"If you look at the way Web application firewalls used to work, we saw many of them would end up as shelfware because the challenge of getting them safely inserted into the flow of Web traffic and tuned to reduce false positives made it difficult to even get the system operational," says Andy Ellis, CSO at Akamai. "So operator usability is a key component to even getting deployment."

Even the most technical security users like SOC analysts appreciate "usable and elegant" interfaces, says Phil Neray, vice president of IoT and industrial cybersecurity at CyberX, who explains that security vendors need to know how to balance those kinds of views with the flexibility to dive deeper into data through APIs or command-line interfaces. This means security vendors need to specifically target investments for usability from the very beginning.

"Not all vendors understand the value of a professionally designed user interface," Neray says. "Startups often skip this step for expediency or cost reasons, but in our experience having professional usability experts and graphic designers involved from the beginning delivers a significant payoff in terms of happier and more productive users." 

DigiCert's Ashley says her firm realized this as it was redesigning the certificate discovery feature in its platform. Usability was a key requirement from the start of the design and development process — precisely because the feature it was replacing had been panned by users. 

"We had a tool called Cert Inspector, which attempted to do certificate discovery, vulnerability identification, and reporting, but it was never adopted by customers because the UX was terrible," she says. "The new discovery feature was a big improvement because we did extensive research and applied user-centered design. More users means more people scanning their network and identifying vulnerabilities, resulting in a more secure Internet and intranets."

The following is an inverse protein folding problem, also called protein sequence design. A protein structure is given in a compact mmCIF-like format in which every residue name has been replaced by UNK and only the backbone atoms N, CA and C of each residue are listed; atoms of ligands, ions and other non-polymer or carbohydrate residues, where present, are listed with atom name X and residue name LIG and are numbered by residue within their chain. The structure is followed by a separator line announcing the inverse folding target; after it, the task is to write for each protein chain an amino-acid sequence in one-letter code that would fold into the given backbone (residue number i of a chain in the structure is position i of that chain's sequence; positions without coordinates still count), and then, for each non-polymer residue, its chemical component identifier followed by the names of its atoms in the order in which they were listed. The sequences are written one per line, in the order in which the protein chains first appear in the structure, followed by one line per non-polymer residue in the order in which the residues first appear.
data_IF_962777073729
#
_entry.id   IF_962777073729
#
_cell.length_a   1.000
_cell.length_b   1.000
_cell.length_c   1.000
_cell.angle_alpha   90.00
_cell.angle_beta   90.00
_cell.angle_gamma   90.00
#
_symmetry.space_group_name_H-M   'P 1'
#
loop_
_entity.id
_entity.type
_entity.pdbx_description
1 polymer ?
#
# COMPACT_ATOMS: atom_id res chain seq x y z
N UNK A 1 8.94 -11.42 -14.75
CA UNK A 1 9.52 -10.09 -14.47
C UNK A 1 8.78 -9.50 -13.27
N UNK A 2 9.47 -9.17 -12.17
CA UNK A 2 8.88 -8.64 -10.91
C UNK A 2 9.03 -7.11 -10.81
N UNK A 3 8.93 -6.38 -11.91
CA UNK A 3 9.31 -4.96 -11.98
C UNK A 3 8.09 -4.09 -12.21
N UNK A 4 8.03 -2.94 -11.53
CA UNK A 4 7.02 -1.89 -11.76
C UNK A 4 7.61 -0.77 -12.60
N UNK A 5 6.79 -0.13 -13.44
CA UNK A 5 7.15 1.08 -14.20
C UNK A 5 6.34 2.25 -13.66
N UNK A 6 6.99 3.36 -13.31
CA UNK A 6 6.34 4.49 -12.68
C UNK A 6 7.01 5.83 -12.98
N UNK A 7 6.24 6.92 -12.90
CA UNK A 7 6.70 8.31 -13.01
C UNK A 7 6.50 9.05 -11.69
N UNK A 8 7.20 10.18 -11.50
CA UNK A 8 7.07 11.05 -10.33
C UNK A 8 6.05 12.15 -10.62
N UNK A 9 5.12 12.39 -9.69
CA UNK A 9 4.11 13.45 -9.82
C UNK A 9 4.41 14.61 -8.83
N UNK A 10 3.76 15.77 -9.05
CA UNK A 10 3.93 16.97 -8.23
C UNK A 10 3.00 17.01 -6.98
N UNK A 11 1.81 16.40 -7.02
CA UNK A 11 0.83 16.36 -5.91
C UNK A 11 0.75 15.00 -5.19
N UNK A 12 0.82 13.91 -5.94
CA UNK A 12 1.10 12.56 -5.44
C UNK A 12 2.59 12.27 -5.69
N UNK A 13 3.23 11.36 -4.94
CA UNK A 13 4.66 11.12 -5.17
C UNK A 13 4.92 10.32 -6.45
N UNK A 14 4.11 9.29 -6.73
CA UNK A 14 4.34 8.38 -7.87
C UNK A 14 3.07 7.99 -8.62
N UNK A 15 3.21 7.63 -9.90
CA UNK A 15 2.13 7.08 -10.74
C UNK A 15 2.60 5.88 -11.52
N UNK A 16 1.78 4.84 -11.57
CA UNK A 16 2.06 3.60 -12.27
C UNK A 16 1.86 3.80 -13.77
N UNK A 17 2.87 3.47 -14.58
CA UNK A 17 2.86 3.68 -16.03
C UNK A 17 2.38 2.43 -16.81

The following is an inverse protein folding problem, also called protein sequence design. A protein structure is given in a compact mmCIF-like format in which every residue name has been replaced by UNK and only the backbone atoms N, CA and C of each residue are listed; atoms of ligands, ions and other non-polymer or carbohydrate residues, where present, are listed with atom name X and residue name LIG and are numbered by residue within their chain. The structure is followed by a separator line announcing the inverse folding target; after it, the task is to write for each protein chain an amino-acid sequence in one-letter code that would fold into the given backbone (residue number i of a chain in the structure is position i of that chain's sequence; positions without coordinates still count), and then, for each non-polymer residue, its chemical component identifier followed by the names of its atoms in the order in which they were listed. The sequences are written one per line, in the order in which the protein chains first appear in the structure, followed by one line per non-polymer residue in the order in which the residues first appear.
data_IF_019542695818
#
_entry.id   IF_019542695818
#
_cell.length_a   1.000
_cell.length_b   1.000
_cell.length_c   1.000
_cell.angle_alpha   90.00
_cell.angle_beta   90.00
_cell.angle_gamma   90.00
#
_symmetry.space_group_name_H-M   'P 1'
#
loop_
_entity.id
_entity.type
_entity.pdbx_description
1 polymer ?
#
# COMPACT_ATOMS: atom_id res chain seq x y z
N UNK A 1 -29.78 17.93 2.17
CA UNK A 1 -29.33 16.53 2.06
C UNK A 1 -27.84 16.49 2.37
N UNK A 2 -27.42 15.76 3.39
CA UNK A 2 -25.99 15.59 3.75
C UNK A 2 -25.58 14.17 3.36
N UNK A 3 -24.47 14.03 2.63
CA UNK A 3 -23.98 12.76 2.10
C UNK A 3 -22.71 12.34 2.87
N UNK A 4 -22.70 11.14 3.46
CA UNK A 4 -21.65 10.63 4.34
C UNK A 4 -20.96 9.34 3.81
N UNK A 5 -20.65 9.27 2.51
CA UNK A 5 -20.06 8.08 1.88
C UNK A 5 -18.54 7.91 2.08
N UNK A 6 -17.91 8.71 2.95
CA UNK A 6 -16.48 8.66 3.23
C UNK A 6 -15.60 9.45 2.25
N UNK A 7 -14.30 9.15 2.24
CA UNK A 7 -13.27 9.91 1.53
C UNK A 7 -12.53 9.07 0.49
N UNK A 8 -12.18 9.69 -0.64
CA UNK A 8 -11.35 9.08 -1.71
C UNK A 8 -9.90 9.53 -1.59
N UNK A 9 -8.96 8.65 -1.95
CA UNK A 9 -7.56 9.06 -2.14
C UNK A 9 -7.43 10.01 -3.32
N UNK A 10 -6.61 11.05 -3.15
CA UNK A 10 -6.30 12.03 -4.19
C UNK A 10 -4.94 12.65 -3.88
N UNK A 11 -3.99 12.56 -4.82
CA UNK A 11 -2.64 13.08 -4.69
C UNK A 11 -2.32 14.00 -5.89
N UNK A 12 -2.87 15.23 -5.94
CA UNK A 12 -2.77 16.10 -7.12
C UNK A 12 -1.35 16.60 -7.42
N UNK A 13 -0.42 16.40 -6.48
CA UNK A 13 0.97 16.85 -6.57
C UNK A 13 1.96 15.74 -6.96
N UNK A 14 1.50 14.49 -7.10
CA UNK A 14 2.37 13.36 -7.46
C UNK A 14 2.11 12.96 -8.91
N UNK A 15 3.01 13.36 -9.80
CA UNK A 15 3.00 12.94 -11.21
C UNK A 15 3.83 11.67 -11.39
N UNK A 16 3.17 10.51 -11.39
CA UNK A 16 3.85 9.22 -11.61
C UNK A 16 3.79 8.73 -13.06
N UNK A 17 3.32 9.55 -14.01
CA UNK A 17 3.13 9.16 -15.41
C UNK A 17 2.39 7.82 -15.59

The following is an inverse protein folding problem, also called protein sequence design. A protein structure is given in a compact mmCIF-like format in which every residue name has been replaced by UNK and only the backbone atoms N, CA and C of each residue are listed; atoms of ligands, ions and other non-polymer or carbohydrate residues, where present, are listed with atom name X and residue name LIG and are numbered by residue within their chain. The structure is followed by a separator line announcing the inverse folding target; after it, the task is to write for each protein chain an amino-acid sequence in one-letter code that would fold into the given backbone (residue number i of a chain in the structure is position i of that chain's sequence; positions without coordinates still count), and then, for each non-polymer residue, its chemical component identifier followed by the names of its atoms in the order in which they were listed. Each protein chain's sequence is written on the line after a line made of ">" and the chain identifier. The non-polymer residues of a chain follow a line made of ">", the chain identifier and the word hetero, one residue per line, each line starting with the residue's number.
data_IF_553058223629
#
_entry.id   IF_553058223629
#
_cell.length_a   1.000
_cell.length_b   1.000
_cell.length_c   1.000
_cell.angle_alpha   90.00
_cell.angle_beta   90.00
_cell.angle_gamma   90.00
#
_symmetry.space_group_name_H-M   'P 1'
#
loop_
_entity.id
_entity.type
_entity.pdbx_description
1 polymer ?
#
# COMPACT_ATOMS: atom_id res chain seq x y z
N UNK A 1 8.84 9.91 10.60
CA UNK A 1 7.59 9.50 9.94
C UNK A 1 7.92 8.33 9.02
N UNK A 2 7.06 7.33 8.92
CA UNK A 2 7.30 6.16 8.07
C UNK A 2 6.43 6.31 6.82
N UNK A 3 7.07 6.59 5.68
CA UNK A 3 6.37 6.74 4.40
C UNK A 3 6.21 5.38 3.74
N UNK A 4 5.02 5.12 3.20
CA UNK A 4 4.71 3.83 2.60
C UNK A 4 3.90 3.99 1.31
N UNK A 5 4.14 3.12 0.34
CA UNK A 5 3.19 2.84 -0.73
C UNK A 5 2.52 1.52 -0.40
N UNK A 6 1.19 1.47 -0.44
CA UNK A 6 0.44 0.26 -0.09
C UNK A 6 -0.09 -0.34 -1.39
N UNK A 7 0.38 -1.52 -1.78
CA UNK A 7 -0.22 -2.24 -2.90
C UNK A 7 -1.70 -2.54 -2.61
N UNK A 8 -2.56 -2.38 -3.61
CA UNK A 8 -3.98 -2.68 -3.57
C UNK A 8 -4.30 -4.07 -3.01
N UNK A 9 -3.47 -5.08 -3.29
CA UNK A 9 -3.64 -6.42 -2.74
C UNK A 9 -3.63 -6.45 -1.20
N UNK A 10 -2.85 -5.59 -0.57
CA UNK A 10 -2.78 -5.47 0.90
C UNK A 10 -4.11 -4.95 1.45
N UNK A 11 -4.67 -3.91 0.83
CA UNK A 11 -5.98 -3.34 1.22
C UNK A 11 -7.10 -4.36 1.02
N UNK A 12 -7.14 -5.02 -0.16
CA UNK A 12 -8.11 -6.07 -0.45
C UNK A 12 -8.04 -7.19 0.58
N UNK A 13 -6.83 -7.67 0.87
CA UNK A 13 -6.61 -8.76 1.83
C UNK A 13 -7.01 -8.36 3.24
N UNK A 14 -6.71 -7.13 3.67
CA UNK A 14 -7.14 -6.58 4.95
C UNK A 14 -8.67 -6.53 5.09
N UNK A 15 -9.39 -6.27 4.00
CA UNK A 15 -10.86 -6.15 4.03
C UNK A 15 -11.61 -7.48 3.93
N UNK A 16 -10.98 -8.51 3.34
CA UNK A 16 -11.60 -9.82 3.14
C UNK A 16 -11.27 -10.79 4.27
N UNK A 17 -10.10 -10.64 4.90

Conclusion: Respect Your Users
No matter who the user is or what the security product or feature is, developers and designers must make user experience a key requirement in creating security functionality. And that starts first at conception.

"Right now, as an industry, the focus isn’t on designing security products from a human-centric perspective," says Nicolas Fischbach, global CTO at Forcepoint. "If you want better results, let people be people and design accordingly." 

This is perhaps the fundamental challenge because, at its root, many of the usability problems that the security industry faces are due to a lack of respect for users. This is ultimately what must be changed to start making headway.

"When designing systems or services in general, a lot of people think that we have to 'fix the user' in order to achieve an overarching business goal," says Samira Creel, vice president of product and client success for Risk Based Security. "However, in our field especially we need to stop trying to fix the user to achieve security. Usable security does not mean 'getting people to do what we want.' It means designing security that works given, or despite, what people do."

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About the Author(s)

Ericka Chickowski, Contributing Writer

Ericka Chickowski specializes in coverage of information technology and business innovation. She has focused on information security for the better part of a decade and regularly writes about the security industry as a contributor to Dark Reading.